Double the dazzle, double the joy. Double the pleasure, double the fun. Side Show is the fabulous Broadway cult musical with two of everything, including twice the entertainment value of almost everything else in town.
With wheels oiled and pistons ground, the magnificent revival of the 1997 musical about Violet and Daisy Hilton, the conjoined twins who endured a life of shame, fear, ridicule, cruelty and pain to rise to the heights of show business during the Depression, just might achieve the hit status the original production was denied. It closed too soon to nightly standing ovations from sold-out audiences, fans and even critics, all of who petitioned the producers to keep it running. Well, here it is again, with a revised book and a partially re-written score by Bill Russell and Henry Krieger, who have added a few vital songs that move the narrative into a tighter frame while wisely retaining all of the pulsating hits. You lose nothing and gain even more. If you saw and loved this show with its mixture of drama, poignancy and splendiferous musical staging enhanced by the career-defining star turns of Alice Ripley and Emily Skinner, you will love it with equal measure this time around. If you are finally getting a chance to see Side Show for the first time, get yourself to the St. James Theatre without missing a beat. It’s a once-in-a-lifetime experience you will never forget.
From the opening number, when the circus side show comes to life with freaks and oddities—the bearded lady, the man with three legs, the geek who sucks blood from the broken neck of a live chicken, the human pincushion, the dog boy, the midget Cossacks and even a resident hermaphrodite—you know you’re no longer in the safety of your grandma’s front-porch swing. Under the hot, flashing, no-stone-unturned guidance of Oscar-winning director Bill Condon (Dreamgirls), the stage is set for the harrowing true story of the sealed, hothouse world of the beautiful Hilton sisters, born in England to an unwed mother, raised by an abortionist they called “Auntie” and, after her death, sold to her unscrupulous husband who exploited them ruthlessly as indentured slaves.
The story progresses from ugliness, deprivation and starvation to the heights of vaudeville, led to fame and success by the two men who loved them. One of them was gay and the other wouldn’t marry until they were surgically separated. Despair followed them through life, but they did crack the Ziegfeld Follies and the movies and made history. It all ends with their landing starring roles in MGM’s harrowing movie of Tod Browning’s Freaks, leaving you with the impression that their nightmare would find a happy ending at last. It was not to be, and if you want to learn more about this hair-raising story, see the astounding documentary Bound by Flesh, which is available on Netflix and sold in the St. James lobby.
But for a rousing and momentous thrill, steaming along at a marvelous pace with marvelous songs and visually spectacular surprises, Side Show is all the excitement you can take in one sitting. In addition to the enhanced production values, the titanic performances and the dark inner life of the show suggest a wider, ever pertinent scope: the desire of the disenfranchised to make sense of the world around them. Even the theme of the show—the unhappy trick of fate that makes you different can also be the magic that makes you special—leaves you moved, charged and cheering as few musicals do.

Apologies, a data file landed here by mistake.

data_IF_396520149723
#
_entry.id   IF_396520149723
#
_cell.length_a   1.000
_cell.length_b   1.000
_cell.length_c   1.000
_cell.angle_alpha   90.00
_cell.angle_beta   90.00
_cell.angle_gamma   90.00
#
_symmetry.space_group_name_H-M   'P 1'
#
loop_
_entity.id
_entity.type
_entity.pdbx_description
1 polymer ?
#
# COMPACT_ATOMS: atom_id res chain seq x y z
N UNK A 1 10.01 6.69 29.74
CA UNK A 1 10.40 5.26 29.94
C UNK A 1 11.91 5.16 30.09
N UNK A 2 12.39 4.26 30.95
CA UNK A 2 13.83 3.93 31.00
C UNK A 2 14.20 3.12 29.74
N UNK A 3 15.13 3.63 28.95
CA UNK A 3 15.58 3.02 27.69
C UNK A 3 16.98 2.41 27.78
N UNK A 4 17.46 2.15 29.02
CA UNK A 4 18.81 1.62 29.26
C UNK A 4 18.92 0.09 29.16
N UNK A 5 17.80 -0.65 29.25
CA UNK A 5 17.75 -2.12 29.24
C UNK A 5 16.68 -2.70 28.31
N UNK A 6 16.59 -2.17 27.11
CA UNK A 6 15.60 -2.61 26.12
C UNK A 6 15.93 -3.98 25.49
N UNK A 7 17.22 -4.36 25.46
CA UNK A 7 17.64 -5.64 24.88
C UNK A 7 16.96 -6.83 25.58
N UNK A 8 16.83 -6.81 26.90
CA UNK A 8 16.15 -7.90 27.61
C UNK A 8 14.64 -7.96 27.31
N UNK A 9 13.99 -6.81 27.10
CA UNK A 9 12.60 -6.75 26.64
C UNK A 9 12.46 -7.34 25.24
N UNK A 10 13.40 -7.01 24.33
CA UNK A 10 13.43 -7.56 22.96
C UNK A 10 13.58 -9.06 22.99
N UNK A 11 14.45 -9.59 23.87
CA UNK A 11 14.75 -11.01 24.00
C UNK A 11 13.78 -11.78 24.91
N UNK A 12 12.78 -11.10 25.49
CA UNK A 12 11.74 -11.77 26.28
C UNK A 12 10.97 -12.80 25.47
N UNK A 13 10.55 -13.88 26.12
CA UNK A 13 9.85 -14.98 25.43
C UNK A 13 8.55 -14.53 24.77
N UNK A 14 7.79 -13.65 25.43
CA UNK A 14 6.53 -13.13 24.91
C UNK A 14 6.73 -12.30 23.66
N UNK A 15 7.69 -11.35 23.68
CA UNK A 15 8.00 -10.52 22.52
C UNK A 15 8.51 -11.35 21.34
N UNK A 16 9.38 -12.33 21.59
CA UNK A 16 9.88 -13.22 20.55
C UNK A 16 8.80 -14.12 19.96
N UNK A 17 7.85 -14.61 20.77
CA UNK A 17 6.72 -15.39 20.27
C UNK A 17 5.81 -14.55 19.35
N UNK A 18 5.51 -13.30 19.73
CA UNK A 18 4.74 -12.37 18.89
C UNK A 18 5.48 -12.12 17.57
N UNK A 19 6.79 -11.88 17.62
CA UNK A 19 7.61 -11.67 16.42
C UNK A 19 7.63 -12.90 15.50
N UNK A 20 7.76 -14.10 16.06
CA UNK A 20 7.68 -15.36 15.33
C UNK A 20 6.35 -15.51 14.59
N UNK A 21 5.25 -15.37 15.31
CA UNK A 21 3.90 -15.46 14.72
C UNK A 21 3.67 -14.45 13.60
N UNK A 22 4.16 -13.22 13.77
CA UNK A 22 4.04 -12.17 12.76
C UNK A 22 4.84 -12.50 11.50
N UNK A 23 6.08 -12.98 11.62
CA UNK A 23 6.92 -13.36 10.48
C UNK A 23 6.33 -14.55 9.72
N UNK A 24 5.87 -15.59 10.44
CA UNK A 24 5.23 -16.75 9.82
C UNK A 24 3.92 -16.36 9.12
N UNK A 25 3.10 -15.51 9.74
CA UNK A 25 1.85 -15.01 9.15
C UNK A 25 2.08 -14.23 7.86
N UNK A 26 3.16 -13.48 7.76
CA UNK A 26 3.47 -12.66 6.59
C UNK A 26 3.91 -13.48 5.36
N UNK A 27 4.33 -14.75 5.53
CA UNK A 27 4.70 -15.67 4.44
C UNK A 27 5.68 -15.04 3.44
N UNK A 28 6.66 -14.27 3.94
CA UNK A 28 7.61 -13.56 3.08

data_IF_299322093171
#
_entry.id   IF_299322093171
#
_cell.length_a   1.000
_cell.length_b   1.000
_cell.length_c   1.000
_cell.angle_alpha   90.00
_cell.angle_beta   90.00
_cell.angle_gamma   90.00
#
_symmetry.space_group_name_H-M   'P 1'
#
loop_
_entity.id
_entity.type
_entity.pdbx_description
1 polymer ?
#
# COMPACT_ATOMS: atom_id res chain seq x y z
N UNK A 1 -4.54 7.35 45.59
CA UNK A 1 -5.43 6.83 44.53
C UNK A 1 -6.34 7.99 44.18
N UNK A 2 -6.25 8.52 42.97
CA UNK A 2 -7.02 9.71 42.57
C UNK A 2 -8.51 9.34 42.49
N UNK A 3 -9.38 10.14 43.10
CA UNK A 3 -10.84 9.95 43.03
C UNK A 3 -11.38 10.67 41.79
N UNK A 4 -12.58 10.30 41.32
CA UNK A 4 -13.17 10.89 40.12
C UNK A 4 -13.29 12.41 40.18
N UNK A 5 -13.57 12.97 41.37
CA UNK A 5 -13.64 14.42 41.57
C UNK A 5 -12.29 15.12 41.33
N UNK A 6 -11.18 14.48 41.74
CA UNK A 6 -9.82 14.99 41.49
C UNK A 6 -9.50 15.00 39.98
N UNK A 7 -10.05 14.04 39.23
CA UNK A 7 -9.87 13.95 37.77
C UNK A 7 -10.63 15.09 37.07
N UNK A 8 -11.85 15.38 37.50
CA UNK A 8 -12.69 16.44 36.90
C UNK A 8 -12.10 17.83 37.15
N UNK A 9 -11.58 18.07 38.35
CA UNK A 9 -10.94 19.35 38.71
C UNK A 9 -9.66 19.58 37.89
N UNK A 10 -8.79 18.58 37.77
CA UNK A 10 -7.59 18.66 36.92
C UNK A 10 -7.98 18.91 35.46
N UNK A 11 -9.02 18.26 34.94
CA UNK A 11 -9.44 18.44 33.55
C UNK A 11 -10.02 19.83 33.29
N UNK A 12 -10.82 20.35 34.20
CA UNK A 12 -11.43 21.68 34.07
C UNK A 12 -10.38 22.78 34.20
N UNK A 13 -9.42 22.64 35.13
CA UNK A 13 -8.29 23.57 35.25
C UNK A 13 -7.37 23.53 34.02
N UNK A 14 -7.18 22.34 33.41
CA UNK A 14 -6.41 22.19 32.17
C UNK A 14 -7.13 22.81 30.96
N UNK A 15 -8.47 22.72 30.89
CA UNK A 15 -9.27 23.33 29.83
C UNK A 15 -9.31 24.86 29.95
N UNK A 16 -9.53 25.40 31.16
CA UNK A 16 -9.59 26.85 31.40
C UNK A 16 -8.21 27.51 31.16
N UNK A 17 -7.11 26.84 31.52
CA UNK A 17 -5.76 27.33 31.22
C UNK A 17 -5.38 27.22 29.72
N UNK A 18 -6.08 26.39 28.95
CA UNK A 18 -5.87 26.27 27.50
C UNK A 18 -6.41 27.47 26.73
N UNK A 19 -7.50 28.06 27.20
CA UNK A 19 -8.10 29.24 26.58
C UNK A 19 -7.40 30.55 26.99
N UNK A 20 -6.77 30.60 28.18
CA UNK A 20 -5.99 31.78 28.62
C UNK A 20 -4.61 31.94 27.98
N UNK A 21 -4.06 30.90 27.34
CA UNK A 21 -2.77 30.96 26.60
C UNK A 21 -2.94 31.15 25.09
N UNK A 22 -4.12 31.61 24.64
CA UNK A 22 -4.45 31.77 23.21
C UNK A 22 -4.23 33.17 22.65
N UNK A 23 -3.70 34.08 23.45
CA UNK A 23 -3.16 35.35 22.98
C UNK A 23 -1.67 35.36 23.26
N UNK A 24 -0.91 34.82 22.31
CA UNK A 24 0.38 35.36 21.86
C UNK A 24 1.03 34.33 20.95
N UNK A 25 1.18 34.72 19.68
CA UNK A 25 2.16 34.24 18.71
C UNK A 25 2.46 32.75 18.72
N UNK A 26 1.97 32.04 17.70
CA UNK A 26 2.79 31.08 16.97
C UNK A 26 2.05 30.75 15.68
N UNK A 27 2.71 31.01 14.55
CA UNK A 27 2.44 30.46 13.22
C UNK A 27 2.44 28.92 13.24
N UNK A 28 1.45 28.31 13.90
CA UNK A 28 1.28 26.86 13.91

“Come look at the freaks/Come gape at the geeks/They’ll haunt you for weeks,” sings the barker on the carnival midway (a leering, scary Robert Joy). And he means it. Monster babies, the man with rabies, and the human reptile have all found their home, but when the centerpiece arrives as two sisters with different personalities and dreams, joined at the hip in one body, Side Show moves into your heart. One wanted to be normal, like everyone else, and the other craved recognition and applause for herself alone. No one could replace the original leads, Alice Ripley and Emily Skinner, who turned into Betty Grable and Alice Faye before your astonished eyes, but with mellifluous voices raised on high enhanced by platinum curls and Technicolor smiles, newcomers Erin Davie and Emily Padgett look like identical twins, too. When they dance, cleverly choreographed by Anthony Van Laast to move in place doing awesome, impressive things with their arms and legs while their hips remain touching, it’s a challenge few actors have ever faced. They are, literally and figuratively, connected, and you’ve never seen anything like it.
The pulse-pounding score is a return to the kind of passionate melodies, comprehensible lyrics and pure magic we used to get in the great days before jukebox musicals. The two unforgettable show stoppers that turned the original cast CD into a best seller, “Who Will Love Me As I Am?” and “I Will Never Leave You,” are bracingly preserved and intact. And beneath the glittering gowns and razzmatazz, there is always the underlying tragedy of their plight as one twin marries the man who loves her too little and the other twin loses the man who loves her too much. As the three men who shaped and nurtured the Hilton sisters, Ryan Silverman, Matthew Hydzik and David St. Louis—in the roles originally created by Hugh Panaro, Jeff McCarthy and Norm Lewis—are pluperfect in a show that throbs with so much vitality and imagination that you can’t absorb it all in one visit. There are tears and soaring flights of fancy and in the end, when the cast takes individual curtain calls, you can hear the screaming approval a block away.
Side Show is, quite lavishly but honestly, nothing less than electrifying.